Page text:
Streptococcus pneumoniae, a leading cause of community-acquired pneumonia, often evades host immunity and causes systemic diseases, such as sepsis and meningitis. Pneumococcal pneumonia is accompanied by an excessive inflammatory response at infection sites. In the present study, we investigated the role of PfbA, a pneumococcal parallel β-helix protein, in infection.
A homology search indicated that the pfbA gene is highly conserved among pneumococcal strains, while other streptococci do not contain such an orthologous gene. In human neutrophil bactericidal assay findings, a pfbA mutant strain showed significantly reduced survival as compared to the wild-type strain, while exogenous addition of recombinant PfbA recovered survival of the mutant strain incubated with neutrophils. Next, we performed time-lapse microscopic analysis of the interaction between S. pneumoniae and human neutrophils. Within 1 minute, neutrophils phagocytosed the pfbA mutant strain, whereas after 5 minutes they were unable to capture the wild-type strain. In addition, flow cytometric analysis revealed that recombinant PfbA-coated beads were captured less often by neutrophils as compared to non-coated beads. Furthermore, a TLR2/4 inhibitor peptide significantly enhanced survival of the pfbA mutant strain incubated with neutrophils, whereas it had no effect on survival of the wild type. Finally, 24 hours after CD-1 mice underwent intratracheal infection with S. pneumoniae, the wild-type strain showed a significantly greater number of colony forming units in bronchial lavage fluid as compared to the pfbA mutant strain.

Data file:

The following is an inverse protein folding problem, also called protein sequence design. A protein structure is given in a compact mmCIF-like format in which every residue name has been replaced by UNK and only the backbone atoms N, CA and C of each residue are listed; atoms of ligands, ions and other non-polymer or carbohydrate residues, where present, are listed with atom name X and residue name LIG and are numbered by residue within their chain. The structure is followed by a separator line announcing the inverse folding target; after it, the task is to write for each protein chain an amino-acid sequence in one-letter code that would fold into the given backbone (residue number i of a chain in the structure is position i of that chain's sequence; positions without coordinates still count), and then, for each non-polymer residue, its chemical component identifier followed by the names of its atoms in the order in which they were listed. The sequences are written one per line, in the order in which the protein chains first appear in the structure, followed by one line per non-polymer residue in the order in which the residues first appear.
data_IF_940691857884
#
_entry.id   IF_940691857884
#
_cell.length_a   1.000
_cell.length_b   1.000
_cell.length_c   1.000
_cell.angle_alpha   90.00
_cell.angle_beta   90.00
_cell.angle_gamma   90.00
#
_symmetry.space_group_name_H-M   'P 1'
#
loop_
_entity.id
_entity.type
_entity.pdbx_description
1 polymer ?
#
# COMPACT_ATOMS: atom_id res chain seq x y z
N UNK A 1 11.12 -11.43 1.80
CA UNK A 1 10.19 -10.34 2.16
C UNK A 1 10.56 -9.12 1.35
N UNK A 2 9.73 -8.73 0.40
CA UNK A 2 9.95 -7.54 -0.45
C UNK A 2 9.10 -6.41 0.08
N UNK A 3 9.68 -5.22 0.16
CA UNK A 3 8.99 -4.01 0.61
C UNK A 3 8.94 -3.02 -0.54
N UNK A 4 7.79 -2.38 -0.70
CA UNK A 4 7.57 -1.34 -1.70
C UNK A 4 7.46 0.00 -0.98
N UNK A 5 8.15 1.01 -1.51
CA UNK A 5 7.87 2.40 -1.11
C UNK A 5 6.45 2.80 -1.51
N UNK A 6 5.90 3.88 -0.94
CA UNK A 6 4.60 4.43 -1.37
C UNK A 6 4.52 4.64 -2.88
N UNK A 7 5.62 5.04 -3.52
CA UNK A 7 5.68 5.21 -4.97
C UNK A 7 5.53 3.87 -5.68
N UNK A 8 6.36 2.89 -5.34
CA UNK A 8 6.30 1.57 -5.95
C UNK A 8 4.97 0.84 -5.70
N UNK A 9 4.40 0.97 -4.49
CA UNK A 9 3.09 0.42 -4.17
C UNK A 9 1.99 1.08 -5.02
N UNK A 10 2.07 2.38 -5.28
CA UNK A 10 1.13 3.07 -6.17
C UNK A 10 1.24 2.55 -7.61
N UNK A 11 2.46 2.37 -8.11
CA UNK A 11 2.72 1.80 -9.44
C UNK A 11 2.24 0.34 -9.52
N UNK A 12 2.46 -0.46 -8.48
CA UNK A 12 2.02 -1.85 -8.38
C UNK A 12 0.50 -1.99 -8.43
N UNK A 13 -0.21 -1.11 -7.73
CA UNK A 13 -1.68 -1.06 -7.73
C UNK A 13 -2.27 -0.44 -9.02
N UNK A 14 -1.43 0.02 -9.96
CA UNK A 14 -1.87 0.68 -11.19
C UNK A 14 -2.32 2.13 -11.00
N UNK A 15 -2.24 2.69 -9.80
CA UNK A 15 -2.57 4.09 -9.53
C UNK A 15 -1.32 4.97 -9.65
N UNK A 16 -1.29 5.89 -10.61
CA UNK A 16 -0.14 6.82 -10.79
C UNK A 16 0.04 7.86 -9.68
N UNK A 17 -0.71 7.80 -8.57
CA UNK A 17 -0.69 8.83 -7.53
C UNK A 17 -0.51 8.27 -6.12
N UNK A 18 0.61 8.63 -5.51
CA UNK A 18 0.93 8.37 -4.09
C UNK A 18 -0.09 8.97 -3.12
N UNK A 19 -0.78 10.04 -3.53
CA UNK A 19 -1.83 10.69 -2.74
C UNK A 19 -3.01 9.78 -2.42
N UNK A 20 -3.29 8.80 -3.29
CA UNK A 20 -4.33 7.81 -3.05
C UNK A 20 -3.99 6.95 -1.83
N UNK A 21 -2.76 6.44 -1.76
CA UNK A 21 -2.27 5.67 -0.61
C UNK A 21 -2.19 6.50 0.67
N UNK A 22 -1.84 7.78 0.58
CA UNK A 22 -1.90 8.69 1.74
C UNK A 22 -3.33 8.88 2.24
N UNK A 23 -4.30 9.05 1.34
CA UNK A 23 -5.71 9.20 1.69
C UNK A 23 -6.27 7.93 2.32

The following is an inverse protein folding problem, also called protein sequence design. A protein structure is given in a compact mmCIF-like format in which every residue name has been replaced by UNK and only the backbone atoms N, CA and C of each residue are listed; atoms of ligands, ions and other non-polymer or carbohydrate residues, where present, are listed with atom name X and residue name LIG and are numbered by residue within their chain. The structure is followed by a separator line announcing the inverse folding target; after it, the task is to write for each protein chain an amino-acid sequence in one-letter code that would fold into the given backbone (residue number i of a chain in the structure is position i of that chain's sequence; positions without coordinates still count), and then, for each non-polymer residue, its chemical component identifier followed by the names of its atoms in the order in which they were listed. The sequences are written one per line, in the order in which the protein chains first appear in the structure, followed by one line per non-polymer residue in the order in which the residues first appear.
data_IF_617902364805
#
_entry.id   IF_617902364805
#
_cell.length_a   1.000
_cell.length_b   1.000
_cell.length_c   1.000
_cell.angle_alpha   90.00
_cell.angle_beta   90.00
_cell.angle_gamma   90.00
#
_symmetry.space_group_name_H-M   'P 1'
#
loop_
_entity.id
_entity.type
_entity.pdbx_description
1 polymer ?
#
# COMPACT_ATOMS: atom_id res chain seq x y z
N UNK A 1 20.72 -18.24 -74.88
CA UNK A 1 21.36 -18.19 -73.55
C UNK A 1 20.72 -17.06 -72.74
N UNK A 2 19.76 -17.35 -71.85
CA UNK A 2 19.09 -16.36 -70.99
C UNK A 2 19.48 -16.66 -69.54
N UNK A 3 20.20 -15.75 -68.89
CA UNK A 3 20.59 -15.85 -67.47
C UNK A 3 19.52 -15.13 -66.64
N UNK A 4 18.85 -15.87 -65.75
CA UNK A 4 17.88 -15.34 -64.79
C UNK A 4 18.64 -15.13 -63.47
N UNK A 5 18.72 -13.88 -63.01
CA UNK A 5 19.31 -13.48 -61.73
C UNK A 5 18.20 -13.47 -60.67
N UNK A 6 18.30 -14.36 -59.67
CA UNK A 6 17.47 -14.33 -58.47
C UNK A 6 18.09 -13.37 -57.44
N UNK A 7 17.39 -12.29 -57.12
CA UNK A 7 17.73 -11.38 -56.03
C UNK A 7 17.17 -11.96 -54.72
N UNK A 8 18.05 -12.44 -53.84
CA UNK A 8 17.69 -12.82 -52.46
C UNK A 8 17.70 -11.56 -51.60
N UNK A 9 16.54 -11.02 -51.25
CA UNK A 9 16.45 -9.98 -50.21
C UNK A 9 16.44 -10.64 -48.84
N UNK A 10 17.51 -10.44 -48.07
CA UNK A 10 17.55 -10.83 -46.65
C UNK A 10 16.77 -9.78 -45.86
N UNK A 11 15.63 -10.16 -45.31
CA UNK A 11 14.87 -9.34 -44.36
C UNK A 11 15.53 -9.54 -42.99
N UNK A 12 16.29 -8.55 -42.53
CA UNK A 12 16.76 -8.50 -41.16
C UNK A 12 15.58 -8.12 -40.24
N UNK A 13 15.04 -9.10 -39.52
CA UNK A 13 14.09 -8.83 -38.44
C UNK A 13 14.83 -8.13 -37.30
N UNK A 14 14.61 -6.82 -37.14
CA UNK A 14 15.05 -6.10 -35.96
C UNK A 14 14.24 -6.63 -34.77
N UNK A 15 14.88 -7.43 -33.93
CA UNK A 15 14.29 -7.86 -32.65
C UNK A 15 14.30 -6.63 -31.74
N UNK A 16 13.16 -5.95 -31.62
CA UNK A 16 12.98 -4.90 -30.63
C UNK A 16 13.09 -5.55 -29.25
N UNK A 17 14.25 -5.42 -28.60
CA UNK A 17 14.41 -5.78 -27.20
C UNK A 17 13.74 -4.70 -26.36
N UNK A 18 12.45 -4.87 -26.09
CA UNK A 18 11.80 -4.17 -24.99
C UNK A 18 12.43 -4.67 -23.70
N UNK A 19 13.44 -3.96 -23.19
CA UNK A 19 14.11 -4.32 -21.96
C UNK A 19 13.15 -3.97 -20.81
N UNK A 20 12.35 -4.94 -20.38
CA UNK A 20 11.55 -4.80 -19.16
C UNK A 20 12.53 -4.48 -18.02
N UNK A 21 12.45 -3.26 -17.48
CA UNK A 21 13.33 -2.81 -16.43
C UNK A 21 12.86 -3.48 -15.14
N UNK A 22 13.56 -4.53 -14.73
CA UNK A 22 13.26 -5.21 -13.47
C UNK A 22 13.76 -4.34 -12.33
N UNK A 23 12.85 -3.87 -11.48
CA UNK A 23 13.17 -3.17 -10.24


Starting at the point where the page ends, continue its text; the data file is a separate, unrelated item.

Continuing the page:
Our results indicate that PfbA is specific to S. pneumoniae and functions as an anti-phagocytic factor.